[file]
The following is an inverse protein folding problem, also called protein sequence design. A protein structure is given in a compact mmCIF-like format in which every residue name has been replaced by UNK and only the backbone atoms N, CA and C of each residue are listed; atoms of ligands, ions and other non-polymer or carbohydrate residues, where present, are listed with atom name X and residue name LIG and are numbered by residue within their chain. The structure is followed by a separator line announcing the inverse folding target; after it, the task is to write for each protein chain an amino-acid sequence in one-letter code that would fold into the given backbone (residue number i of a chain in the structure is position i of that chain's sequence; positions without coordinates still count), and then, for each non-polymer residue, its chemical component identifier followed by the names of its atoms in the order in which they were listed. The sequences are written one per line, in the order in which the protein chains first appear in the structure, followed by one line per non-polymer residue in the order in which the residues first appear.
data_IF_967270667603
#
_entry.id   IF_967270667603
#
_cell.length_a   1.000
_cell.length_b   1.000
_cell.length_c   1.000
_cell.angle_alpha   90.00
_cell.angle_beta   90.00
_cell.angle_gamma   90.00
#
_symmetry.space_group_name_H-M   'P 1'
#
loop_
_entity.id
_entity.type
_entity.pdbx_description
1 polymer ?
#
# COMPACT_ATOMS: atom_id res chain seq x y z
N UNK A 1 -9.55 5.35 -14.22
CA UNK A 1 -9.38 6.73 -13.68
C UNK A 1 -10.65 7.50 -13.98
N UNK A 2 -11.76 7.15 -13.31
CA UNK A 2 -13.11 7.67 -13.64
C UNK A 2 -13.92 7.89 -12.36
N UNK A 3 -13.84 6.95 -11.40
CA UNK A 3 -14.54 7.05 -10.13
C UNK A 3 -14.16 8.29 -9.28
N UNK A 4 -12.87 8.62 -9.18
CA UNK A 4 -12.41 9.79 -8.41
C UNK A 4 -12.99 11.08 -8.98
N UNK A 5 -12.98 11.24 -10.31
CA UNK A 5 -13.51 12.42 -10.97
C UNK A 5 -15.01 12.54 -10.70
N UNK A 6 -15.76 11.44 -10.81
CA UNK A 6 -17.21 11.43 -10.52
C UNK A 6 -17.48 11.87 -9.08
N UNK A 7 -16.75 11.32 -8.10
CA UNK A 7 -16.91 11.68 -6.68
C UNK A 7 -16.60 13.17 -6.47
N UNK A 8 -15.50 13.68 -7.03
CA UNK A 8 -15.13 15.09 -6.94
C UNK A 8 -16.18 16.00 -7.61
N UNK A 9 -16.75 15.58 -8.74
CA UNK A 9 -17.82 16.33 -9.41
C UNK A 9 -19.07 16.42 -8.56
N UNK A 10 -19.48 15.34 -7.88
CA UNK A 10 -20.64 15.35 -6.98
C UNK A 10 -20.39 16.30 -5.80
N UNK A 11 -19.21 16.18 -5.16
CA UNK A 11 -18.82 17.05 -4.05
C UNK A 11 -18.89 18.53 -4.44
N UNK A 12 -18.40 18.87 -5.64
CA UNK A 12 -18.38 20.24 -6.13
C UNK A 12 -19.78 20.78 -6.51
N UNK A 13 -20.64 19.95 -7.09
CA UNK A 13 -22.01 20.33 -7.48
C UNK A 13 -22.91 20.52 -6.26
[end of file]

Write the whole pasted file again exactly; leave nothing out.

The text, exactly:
The following is an inverse protein folding problem, also called protein sequence design. A protein structure is given in a compact mmCIF-like format in which every residue name has been replaced by UNK and only the backbone atoms N, CA and C of each residue are listed; atoms of ligands, ions and other non-polymer or carbohydrate residues, where present, are listed with atom name X and residue name LIG and are numbered by residue within their chain. The structure is followed by a separator line announcing the inverse folding target; after it, the task is to write for each protein chain an amino-acid sequence in one-letter code that would fold into the given backbone (residue number i of a chain in the structure is position i of that chain's sequence; positions without coordinates still count), and then, for each non-polymer residue, its chemical component identifier followed by the names of its atoms in the order in which they were listed. The sequences are written one per line, in the order in which the protein chains first appear in the structure, followed by one line per non-polymer residue in the order in which the residues first appear.
data_IF_967270667603
#
_entry.id   IF_967270667603
#
_cell.length_a   1.000
_cell.length_b   1.000
_cell.length_c   1.000
_cell.angle_alpha   90.00
_cell.angle_beta   90.00
_cell.angle_gamma   90.00
#
_symmetry.space_group_name_H-M   'P 1'
#
loop_
_entity.id
_entity.type
_entity.pdbx_description
1 polymer ?
#
# COMPACT_ATOMS: atom_id res chain seq x y z
N UNK A 1 -9.55 5.35 -14.22
CA UNK A 1 -9.38 6.73 -13.68
C UNK A 1 -10.65 7.50 -13.98
N UNK A 2 -11.76 7.15 -13.31
CA UNK A 2 -13.11 7.67 -13.64
C UNK A 2 -13.92 7.89 -12.36
N UNK A 3 -13.84 6.95 -11.40
CA UNK A 3 -14.54 7.05 -10.13
C UNK A 3 -14.16 8.29 -9.28
N UNK A 4 -12.87 8.62 -9.18
CA UNK A 4 -12.41 9.79 -8.41
C UNK A 4 -12.99 11.08 -8.98
N UNK A 5 -12.98 11.24 -10.31
CA UNK A 5 -13.51 12.42 -10.97
C UNK A 5 -15.01 12.54 -10.70
N UNK A 6 -15.76 11.44 -10.81
CA UNK A 6 -17.21 11.43 -10.52
C UNK A 6 -17.48 11.87 -9.08
N UNK A 7 -16.75 11.32 -8.10
CA UNK A 7 -16.91 11.68 -6.68
C UNK A 7 -16.60 13.17 -6.47
N UNK A 8 -15.50 13.68 -7.03
CA UNK A 8 -15.13 15.09 -6.94
C UNK A 8 -16.18 16.00 -7.61
N UNK A 9 -16.75 15.58 -8.74
CA UNK A 9 -17.82 16.33 -9.41
C UNK A 9 -19.07 16.42 -8.56
N UNK A 10 -19.48 15.34 -7.88
CA UNK A 10 -20.64 15.35 -6.98
C UNK A 10 -20.39 16.30 -5.80
N UNK A 11 -19.21 16.18 -5.16
CA UNK A 11 -18.82 17.05 -4.05
C UNK A 11 -18.89 18.53 -4.44
N UNK A 12 -18.40 18.87 -5.64
CA UNK A 12 -18.38 20.24 -6.13
C UNK A 12 -19.78 20.78 -6.51
N UNK A 13 -20.64 19.95 -7.09
CA UNK A 13 -22.01 20.33 -7.48
C UNK A 13 -22.91 20.52 -6.26